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The generalized Stirling numbers Ss;h(n,k) introduced recently by the authors are shown to be a special case of the three parameter family of generalized Stirling numbers S(n,k;α,β,r) considered by Hsu and Shiue. From this relation, several properties of Ss;h(n,k) and the associated Bell numbers Bs;h(n) and Bell polynomials B s;hn(x) are derived. The particular case s = 2 and h = −1 corresponding to the meromorphic Weyl algebra is treated explicitly and its connection to Bessel numbers and Bessel 1 polynomials is shown. The dual case s = −1 and h = 1 is connected to Hermite polynomials. For the general case, a close connection to the Touchard polynomials of higher order recently introduced by Dattoli et al. is established, and Touchard polynomials of negative order are introduced and studied. Finally, a qanalogue Ss;h(n,kq) is introduced and first properties are established, e.g., the recursion relation and an explicit expression. It is shown that the qdeformed numbers Ss;h(n,kq) are special cases of the typeII p,qanalogue of generalized Stirling numbers introduced by Remmel and Wachs, providing the analogue to the undeformed case (q = 1). Furthermore, several special cases are discussed explicitly, in particular, the case s = 2 and h = −1 corresponding to the qmeromorphic Weyl algebra considered by Diaz and Pariguan. 1
Bracket notation for the ‘coefficient of ’ operator
, 1993
"... When G(z) is a power series in z, many authors now write ‘[z n] G(z) ’ for the coefficient of z n in G(z), using a notation introduced by Goulden and Jackson in [5, p. 1]. More controversial, however, is the proposal of the same authors [5, p. 160] to let ‘[z n /n!] G(z)’ denote the coefficient of z ..."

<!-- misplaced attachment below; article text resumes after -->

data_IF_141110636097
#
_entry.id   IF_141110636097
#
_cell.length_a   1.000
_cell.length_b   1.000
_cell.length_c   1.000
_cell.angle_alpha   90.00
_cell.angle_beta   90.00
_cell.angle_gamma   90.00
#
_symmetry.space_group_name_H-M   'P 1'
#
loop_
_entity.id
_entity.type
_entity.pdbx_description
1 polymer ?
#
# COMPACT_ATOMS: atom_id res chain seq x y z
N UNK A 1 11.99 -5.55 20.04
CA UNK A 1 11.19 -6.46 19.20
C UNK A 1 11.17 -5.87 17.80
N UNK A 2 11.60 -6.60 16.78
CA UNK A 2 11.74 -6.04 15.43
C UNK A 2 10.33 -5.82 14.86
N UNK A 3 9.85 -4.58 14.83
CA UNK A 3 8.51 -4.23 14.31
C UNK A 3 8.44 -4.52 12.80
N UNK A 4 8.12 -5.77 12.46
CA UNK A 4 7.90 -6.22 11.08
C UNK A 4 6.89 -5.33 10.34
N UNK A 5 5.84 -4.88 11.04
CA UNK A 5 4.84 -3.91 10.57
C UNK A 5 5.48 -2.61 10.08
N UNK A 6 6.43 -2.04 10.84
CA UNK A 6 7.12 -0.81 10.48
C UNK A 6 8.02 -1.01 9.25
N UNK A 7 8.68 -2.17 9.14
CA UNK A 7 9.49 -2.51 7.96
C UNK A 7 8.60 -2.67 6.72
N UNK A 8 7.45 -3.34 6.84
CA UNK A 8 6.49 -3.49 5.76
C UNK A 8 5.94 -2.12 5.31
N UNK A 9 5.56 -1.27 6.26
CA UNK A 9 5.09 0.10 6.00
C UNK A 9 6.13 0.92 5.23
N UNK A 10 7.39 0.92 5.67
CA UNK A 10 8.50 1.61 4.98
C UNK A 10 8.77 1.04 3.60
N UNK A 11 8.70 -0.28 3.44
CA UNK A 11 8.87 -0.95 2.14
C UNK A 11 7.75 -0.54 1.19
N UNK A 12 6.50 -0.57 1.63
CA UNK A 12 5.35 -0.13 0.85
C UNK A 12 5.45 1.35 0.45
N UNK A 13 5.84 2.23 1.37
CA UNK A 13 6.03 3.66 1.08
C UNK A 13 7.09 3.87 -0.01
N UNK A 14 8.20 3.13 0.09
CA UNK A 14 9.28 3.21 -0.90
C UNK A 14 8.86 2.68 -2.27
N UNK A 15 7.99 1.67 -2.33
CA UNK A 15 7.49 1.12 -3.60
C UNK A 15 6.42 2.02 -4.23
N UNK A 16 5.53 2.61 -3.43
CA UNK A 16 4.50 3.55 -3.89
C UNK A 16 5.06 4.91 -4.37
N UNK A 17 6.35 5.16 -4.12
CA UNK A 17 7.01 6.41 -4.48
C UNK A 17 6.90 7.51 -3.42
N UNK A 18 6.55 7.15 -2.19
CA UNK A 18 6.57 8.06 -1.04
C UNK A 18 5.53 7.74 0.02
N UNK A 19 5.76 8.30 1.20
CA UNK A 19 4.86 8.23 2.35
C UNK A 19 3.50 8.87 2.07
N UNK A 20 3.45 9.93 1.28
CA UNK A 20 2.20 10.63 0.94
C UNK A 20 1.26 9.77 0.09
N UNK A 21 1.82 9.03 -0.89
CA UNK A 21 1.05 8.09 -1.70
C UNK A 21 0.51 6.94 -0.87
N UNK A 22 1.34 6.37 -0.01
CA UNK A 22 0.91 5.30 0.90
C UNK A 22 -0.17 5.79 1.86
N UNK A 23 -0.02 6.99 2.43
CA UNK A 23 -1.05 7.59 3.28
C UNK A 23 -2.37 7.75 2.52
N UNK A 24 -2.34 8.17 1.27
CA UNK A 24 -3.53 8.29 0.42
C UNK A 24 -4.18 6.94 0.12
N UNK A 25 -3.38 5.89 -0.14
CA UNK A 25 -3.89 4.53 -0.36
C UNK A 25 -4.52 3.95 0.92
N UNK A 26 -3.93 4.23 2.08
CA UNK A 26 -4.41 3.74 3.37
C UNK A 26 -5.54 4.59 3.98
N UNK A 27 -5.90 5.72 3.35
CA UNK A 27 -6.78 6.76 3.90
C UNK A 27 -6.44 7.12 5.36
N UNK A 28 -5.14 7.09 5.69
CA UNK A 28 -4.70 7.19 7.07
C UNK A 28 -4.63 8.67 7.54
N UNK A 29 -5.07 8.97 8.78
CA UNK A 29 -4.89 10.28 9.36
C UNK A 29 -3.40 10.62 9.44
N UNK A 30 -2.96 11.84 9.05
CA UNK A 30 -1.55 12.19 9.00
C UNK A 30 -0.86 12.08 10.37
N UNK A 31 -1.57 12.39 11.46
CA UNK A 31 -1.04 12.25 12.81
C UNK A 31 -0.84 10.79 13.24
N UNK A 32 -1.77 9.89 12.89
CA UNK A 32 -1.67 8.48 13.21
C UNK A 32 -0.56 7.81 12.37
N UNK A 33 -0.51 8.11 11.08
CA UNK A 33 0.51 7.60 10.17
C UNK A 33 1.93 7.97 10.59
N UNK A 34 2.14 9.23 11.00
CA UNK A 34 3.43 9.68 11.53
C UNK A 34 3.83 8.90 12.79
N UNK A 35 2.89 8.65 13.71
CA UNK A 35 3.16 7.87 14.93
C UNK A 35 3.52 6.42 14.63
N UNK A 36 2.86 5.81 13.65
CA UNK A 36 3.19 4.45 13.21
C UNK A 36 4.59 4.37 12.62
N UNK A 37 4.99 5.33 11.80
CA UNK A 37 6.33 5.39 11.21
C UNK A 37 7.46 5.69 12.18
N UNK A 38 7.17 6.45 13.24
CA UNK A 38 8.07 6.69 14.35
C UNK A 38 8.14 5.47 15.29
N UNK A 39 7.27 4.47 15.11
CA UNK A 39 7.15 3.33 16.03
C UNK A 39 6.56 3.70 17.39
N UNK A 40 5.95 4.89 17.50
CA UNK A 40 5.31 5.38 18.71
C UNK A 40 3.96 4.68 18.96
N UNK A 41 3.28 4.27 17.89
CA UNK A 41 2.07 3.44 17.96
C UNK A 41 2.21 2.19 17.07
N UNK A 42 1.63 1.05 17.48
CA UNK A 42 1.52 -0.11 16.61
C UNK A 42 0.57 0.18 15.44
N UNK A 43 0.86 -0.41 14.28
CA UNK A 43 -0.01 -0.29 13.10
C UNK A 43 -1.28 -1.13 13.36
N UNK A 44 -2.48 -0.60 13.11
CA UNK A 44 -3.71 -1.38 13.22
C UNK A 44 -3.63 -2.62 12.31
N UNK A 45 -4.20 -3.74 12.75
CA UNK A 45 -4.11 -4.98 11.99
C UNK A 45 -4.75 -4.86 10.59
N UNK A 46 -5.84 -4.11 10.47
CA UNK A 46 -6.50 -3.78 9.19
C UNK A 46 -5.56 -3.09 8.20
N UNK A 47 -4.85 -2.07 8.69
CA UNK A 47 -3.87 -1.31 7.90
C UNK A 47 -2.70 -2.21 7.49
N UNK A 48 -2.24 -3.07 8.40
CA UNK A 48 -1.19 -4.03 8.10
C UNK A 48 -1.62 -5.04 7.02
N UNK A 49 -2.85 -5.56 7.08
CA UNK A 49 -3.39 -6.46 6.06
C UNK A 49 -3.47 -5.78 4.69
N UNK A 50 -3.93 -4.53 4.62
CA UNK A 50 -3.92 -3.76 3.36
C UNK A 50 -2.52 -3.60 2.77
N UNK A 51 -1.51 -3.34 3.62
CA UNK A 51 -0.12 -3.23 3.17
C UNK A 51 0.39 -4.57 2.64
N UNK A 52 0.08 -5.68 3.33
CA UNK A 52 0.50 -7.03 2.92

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When G(z) is a power series in z, many authors now write ‘[z n] G(z) ’ for the coefficient of z n in G(z), using a notation introduced by Goulden and Jackson in [5, p. 1]. More controversial, however, is the proposal of the same authors [5, p. 160] to let ‘[z n /n!] G(z)’ denote the coefficient of z n /n!, i.e., n! times the coefficient of z n. An alternative generalization of [z n] G(z), in which we define [F(z)] G(z) to be a linear function of both F and G, seems to be more useful because it facilitates algebraic manipulations. The purpose of this paper is to explore some of the properties of such a definition. The remarks are dedicated to Tony Hoare because of his lifelong interest in the improvement of notations that facilitate manipulation. Informal introduction. In this paper ‘[z 2 + 2z 3] G(z) ’ will stand for the coefficient of z 2 plus twice the coefficient of z 3 in G(z), when G(z) is a function of z for which such coefficients are well defined. More generally, if F(z) = f0 + f1z + f2z 2 + · · · and G(z) = g0 + g1z + g2z 2 + · · ·, we will let [F(z)] G(z) = f0g0 + f1g1 + f2g2 + · · · be the “dot product ” of the vectors (f0, f1, f2,...) and (g0, g1, g2,...), assuming that the infinite sum exists. Still more generally, if F(z) = · · ·+f−2z −2 +f−1z − +f0+f1z+f2z 2 + · · · and G(z) = · · ·+g−2z −2 + g−1z − + g0 + g1z + g2z 2 + · · · are doubly infinite series, we will write
On Squares, Cubes,... in Z[[x]]∗
, 2005
"... Motivated by the discovery that the eighth root of the theta series of the E8 lattice and the 24th root of the theta series of the Leech lattice both have integer coefficients, we investigate the question of when an arbitrary element f ∈ Z[[x]] ∗ can be written as f = g n for g ∈ Z[[x]] ∗ , n ≥ 2. ..."
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Motivated by the discovery that the eighth root of the theta series of the E8 lattice and the 24th root of the theta series of the Leech lattice both have integer coefficients, we investigate the question of when an arbitrary element f ∈ Z[[x]] ∗ can be written as f = g n for g ∈ Z[[x]] ∗ , n ≥ 2. Let Pn: = {g n  g ∈ Z[[x]] ∗ } and let µn: = n ∏ pn p. We show among other things that (i) for f ∈ Z[[x]] ∗ , f ∈ Pn ⇔ f (mod µn) ∈ Pn, and (ii) if f ∈ Pn, up to sign there is a unique g ∈ Pn with coefficients mod µn/n such that f ≡ g n (mod µn). In particular, if f ≡ 1 (mod µn) then f ∈ Pn. The latter assertion implies that the theta series of any extremal even unimodular lattice in R n (e.g. E8 ∈ R 8) is in Pn if n is of the form 2 i 3 j 5 k (i ≥ 3). There do not seem to be any exact analogues for codes, although we show that the weight enumerator of the rth order ReedMuller code of length 2 m is in P2 r. We give a number of other results and conjectures, and establish a conjecture of Paul D. Hanna that there is a unique element f ∈ Pn (n ≥ 2) with coefficients restricted to the set {1, 2,..., n}.